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Tags: nato

Are Some NATO Countries Allies or Dependents?

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Lee Steinhauer By Monday, 26 February 2024 11:05 AM EST Current | Bio | Archive

America has been called the “indispensable nation.” But indispensable to whom exactly?

The phrase first coined in 1998 by then-U.S. Secretary of State Madeleine Albright asserted that America, at the time unequaled in its power, was the only nation capable of sufficiently addressing the world’s challenges.

This subsequently morphed into America being solely responsible for doing so. Which then led to America’s appointment as the world’s policeman, as if it were its sworn duty to protect and serve the global commons.

America is now expected to handle anything and everything that arises which in any way threatens world order, no matter how far removed from its own national interests or borders.

This can be seen recently in the U.S. military’s bombing of the Houthis in Yemen for purposes of keeping commercial shipping lanes halfway across the world open, and of course, its continual involvement in foreign conflicts in places like Ukraine and the Middle East.

America, however, has not only been appointed guarantor of world order, but also the provider of a massive global welfare system, financially funding countries across the globe along with defending them.

America’s indispensability in this regard has only bred dependency, for like any entitlement program, the beneficiaries are now reliant upon it, and rail against cuts to benefits they are accustomed to receiving.

Thus, when America threatens to pull back even slightly from the world or declines to provide economic aid to some needy country thousands of miles away, it is accused of betraying its obligations.

There are those, both at home and abroad, that argue this is merely the price America must pay for being the world’s leading superpower and largest economy, and for all the privileges, perceived and otherwise, that it possesses.

In short, to quote Spiderman, with great power comes great responsibility.

While Americans have paid this cost, and then some, with their blood and treasure, the price, like everything else lately, has become increasingly unaffordable.

And Americans are rightfully wondering whether they wish to continue paying it at all, especially as it comes at the expense of their own homeland, which is deteriorating daily before their eyes.

Further, like with any welfare scheme, Americans are justifiably angered by those seen as freeloading upon their generosity.

Especially those with more than sufficient means to provide for themselves.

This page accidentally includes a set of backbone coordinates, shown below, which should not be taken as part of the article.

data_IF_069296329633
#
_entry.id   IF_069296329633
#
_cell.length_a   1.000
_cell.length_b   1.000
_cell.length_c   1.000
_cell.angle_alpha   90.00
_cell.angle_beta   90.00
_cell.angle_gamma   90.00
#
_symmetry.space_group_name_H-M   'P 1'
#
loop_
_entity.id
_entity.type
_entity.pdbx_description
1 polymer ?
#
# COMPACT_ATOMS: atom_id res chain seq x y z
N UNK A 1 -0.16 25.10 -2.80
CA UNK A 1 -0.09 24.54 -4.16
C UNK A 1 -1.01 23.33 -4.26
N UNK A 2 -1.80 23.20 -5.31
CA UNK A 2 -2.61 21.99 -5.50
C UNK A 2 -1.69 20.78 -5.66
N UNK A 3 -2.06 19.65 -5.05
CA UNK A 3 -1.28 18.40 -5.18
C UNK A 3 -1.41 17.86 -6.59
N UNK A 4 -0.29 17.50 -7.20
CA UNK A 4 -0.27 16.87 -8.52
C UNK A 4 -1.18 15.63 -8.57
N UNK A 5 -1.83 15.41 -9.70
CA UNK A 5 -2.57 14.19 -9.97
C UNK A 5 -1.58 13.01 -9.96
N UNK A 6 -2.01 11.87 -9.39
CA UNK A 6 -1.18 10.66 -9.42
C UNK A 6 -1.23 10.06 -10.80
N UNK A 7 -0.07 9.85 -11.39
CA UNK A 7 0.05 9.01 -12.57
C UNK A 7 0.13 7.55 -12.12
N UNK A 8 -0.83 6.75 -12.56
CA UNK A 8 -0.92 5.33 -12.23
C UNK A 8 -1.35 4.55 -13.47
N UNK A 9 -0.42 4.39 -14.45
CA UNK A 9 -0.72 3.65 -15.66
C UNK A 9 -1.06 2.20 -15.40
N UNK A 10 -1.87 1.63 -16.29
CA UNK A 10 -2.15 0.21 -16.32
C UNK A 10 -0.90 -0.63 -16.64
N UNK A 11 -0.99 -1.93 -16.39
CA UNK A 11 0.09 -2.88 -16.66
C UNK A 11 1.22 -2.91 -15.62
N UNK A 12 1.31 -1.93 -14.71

Europe, for instance, is one of the richest regions in the world, yet U.S. taxpayers have been forced to subsidize its defense for decades, while in turn, Europeans spend lavishly on social programs for their own citizens.

And now that Donald Trump and others are demanding Europeans carry their own weight, by fulfilling their obligations as members of NATO and providing for their defense in Ukraine, they are unwilling to do so, and act like they are entitled to America’s perpetual protection, as if some inherent right.

Some will retort that these are allies and must be accorded special treatment. But as U.S. Senator J.D. Vance posited in a recent op-ed in the Financial Times, if Europeans cannot even defend themselves, are they really allies, or in fact, clients?

The distinction matters, for allies and dependents are two very different things.

And while Europeans may chafe at this categorization, implying they are merely protectorates of an American empire, for many around the world it is an accurate one, as America is viewed as an imperial presence, especially with U.S. military installations spanning the globe.

If, however, America is indeed an empire, then one may rightfully ask why it is not permitted to act like those of the past, by actively acquiring additional territories and resources.

Why have all the burdens of empire without the benefits of conquest?

A point made by Donald Trump regarding the Iraq war, when he asked why America did not take the oil, as he, like the Romans, would have.

Though unlike past empires, America is forced to act altruistically for the world’s benefit instead of its own, like some sort of global utility.

Contrastingly, countries under America’s protection, whether they be allies or clients, are free, even expected, to put their own interests, and those of their citizens, before all else.

Moreover, while America is expected to make the world safe for others, and uphold the so-called Pax Americana, it must allow the world into its own borders by accepting droves of foreigners, no matter where they may come from or why, as if again part of some debt owed for the power it holds.

But this arrangement is no longer sustainable, if ever it was, let alone fair to American citizens who have footed the bill. And it is long past time that the “indispensable nation” dispense with these burdensome obligations and start acting again in its own interests.

Lee Steinhauer is a strategic policy and political consultant known for his book "The Art of The New Cold War: America vs. China. What America Must Do to Win." Lee is a frequent guest on Fox, Fox Business, Newsmax, and a published policy and opinion writer for numerous media publications. Read Lee Steinhauer's Reports — More Here.

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America has been called the "indispensable nation." But indispensable to whom exactly?
Monday, 26 February 2024 11:05 AM
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